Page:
Special curved sensors have been constructed to match field curvature, but this is not a solution that is available to consumers. Another solution designed to mitigate the effect of field curvature is to use a smaller sensor. This effectively reduces the field of view. Since field curvature worsens as field angle increases, the effects are reduced. (This is equivalent to cropping out the problematic fields.) To compensate for the reduction in field of view, mosaics of multiple adjacent images are constructed, to cover areas that do not fit in a single frame. This has the added benefit of producing a much higher-resolution image than could be captured with a single shot.
Refractor telescopes may suffer from an additional issue known as chromatic aberration. Simply put: lenses do not bend differing wavelengths of light equally. This is commonly known as the “prism effect.” Chromatic aberration can lead to interesting effects, such as fringing. Methods exist to compensate for chromatic aberration in refractors - but these methods introduce additional trade-offs that we will not cover here. Luckily, mirrors do not exhibit a prism effect, and therefore reflector telescopes do not suffer from chromatic aberration.
Due to chromatic aberration, blue light is refracted at the greatest angle, followed by green, then red. In this example: the blue rays converge to a point, the green rays converge to a single pixel (and therefore the aberration is undetectable), but the red rays strike multiple pixels. Displayed, this would appear as a blue-green-tinted pixel, surrounded by a halo of red pixels.
Most optical systems suffer from another imperfection: the portion of light that reaches the sensor varies depending on the field angle. For example, consider the aforementioned refractor with eyepiece:
A refractor telescope with objective and eyepiece lenses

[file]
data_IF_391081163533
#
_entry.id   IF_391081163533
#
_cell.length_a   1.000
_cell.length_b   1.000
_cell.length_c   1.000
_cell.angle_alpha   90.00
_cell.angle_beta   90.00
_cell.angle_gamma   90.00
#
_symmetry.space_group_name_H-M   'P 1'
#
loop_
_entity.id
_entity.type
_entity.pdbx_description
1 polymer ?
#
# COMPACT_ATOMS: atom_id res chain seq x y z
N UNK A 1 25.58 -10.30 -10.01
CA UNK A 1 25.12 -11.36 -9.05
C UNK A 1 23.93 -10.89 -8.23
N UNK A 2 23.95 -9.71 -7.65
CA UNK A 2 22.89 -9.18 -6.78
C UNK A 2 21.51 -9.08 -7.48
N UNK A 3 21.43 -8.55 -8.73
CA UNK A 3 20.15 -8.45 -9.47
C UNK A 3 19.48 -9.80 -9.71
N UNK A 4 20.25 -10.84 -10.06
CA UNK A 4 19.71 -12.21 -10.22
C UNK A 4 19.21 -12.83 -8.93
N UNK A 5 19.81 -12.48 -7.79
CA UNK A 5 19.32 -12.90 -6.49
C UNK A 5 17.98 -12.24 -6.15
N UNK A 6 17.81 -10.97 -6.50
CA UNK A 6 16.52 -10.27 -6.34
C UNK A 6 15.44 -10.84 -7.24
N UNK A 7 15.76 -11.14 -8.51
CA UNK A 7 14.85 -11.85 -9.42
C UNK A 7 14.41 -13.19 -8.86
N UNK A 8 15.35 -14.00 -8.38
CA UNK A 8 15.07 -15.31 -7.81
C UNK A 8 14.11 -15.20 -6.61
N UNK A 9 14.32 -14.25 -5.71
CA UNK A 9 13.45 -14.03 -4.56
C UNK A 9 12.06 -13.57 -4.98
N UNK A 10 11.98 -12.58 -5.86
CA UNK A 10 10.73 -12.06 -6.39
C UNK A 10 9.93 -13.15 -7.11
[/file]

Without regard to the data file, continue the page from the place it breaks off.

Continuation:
The axial rays are drawn entering at both extremes of the objective lens. However, the 3° field is drawn such that it only spans the top half of the lens. Let’s examine what happens to rays that enter the bottom half of the objective:
The newly drawn rays miss the eyepiece lens completely, and hit the inner wall of the telescope. Thus, in this system, all axial rays incident on the objective reach the sensor, but only half of the 3° field rays reach. If an object of uniform brightness is photographed with this system, the center of the image will appear full brightness, and the image will appear darker near the edges. This effect is known as vignetting.
The edges of this image are darker than the center, due to vignetting of the camera lens
By TheDefiniteArticle - Own work, CC BY-SA 4.0, source
Both refractor and reflector telescopes can suffer from vignetting:
A plot of the portion of light that reaches the sensor vs. field angle for a Newtonian reflector
The severity of the vignetting depends on the geometry of the design. The effect can be adjusted, but this often comes with a trade-off. For example, the effect of changing the diameter of the secondary mirror is plotted below:
Vignetting for various sizes of secondary mirror in a Newtonian telescope